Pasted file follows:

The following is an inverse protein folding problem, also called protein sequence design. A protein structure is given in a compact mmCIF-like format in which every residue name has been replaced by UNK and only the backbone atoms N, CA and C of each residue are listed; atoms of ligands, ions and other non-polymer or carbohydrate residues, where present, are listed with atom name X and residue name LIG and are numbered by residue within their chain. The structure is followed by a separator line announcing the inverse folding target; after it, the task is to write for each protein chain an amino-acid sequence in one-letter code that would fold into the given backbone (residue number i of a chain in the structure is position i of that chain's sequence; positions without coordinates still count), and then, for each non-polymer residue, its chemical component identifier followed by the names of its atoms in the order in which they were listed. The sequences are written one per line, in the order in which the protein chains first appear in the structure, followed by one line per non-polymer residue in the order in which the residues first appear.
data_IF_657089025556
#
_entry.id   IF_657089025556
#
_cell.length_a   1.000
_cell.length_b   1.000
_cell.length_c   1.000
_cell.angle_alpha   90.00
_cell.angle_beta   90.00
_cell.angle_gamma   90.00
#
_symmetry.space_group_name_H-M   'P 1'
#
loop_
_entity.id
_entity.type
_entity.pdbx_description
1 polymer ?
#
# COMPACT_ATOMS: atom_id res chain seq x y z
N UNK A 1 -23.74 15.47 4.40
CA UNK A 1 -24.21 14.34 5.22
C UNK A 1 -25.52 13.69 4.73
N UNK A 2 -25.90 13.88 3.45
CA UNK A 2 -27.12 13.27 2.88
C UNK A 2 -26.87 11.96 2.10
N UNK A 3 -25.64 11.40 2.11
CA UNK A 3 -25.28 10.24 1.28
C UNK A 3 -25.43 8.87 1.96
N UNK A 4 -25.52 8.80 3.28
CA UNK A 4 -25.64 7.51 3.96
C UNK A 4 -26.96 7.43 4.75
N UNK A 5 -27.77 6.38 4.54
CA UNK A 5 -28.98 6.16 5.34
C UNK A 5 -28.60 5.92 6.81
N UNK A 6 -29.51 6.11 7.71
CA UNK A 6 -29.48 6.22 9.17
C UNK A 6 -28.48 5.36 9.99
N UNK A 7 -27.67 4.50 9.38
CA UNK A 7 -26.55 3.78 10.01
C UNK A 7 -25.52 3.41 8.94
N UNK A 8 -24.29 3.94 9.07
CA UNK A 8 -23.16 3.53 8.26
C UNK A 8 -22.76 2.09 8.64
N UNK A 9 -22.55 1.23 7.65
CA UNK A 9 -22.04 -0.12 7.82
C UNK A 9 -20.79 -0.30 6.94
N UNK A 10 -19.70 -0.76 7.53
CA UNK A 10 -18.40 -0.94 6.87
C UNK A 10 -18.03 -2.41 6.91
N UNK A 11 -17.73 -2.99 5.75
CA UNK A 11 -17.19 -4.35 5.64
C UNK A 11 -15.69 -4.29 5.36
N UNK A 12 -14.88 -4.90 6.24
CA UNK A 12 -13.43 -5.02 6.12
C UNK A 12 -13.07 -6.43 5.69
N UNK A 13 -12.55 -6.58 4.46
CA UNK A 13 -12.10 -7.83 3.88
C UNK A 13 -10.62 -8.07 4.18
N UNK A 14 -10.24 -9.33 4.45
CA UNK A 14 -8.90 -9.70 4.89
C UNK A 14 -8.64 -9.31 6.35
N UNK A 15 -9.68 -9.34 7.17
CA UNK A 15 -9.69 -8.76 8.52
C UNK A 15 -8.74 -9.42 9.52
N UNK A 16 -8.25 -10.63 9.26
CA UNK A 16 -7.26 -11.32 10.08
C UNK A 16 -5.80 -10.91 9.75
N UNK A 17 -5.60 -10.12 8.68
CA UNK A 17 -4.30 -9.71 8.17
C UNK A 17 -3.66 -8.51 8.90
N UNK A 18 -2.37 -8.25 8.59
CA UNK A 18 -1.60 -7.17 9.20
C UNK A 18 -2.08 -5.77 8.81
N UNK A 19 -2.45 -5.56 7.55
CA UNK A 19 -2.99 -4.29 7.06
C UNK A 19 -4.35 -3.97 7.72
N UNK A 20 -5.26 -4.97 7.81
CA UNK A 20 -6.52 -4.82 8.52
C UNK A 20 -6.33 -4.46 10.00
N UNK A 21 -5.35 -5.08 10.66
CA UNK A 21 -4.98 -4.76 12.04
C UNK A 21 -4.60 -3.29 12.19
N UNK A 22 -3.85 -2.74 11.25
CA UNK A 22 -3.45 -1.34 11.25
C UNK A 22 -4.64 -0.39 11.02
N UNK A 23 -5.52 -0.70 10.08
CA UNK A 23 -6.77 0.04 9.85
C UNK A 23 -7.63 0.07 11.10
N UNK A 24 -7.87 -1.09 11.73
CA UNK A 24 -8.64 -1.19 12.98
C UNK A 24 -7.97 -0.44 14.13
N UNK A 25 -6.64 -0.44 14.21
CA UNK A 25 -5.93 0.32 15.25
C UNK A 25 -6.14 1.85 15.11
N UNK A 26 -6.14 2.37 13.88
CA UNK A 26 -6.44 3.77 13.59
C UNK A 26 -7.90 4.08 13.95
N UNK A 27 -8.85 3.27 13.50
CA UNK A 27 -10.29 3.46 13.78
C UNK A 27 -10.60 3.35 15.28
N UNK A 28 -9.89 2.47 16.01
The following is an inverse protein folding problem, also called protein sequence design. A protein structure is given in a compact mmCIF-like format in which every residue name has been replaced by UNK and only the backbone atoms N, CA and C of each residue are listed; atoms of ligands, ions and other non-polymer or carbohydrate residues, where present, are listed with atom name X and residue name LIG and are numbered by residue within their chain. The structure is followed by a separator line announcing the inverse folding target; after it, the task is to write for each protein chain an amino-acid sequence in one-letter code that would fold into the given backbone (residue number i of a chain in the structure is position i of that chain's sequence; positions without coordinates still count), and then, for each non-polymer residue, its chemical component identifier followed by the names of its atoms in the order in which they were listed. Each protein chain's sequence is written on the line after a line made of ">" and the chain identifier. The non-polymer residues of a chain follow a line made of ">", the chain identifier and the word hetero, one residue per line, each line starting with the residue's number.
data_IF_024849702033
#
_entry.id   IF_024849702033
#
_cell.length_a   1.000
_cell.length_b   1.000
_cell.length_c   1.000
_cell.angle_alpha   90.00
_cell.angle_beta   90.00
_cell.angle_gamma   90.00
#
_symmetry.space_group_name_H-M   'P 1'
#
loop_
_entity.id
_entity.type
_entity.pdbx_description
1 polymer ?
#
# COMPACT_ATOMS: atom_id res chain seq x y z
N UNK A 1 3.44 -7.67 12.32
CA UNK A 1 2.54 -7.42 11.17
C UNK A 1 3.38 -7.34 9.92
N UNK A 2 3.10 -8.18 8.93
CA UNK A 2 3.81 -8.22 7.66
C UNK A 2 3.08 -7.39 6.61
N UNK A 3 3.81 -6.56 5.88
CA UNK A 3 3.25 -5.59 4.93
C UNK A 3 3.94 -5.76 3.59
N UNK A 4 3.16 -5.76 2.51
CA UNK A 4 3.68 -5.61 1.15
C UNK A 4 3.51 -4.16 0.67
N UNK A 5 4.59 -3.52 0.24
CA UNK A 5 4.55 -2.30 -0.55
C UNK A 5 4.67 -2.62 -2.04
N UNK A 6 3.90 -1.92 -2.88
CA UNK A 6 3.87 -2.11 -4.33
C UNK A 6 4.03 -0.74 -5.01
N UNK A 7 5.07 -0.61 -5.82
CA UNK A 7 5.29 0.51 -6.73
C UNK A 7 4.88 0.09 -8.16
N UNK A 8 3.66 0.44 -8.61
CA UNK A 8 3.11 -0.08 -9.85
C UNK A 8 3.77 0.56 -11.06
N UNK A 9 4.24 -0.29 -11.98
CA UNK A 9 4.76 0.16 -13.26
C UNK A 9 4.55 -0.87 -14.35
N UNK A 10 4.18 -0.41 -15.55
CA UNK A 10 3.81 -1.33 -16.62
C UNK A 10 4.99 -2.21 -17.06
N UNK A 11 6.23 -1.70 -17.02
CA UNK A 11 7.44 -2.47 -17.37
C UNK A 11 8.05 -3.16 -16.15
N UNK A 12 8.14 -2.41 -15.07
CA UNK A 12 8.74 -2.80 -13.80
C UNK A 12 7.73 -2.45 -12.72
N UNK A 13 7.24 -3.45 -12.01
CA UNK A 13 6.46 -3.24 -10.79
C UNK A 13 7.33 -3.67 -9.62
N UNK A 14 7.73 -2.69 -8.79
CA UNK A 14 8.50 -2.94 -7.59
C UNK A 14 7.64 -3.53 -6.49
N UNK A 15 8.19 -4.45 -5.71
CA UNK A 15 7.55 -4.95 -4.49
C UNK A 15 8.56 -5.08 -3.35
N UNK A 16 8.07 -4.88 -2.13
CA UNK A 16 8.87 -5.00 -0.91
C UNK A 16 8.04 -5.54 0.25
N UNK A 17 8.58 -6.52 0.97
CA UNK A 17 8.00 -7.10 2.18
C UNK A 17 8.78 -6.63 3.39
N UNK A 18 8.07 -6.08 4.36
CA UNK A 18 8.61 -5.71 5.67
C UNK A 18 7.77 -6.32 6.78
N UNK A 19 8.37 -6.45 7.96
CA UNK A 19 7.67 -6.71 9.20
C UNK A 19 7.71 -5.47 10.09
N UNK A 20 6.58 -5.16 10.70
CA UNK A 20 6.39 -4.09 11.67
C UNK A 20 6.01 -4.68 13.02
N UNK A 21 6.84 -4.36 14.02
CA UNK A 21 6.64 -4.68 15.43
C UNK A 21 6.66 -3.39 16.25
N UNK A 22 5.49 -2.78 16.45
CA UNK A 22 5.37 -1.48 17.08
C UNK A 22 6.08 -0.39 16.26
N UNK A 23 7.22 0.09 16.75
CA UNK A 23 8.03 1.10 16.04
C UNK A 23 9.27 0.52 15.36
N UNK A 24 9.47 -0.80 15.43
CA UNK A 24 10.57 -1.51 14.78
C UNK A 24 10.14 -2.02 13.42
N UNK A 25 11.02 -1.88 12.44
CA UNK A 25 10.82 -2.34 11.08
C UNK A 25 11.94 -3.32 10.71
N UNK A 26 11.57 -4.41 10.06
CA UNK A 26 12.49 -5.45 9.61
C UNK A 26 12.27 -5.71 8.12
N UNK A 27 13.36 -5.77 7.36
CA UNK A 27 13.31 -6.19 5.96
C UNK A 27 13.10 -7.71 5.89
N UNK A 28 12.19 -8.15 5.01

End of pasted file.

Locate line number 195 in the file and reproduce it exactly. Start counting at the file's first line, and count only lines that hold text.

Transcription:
CA UNK A 24 10.57 -1.51 14.78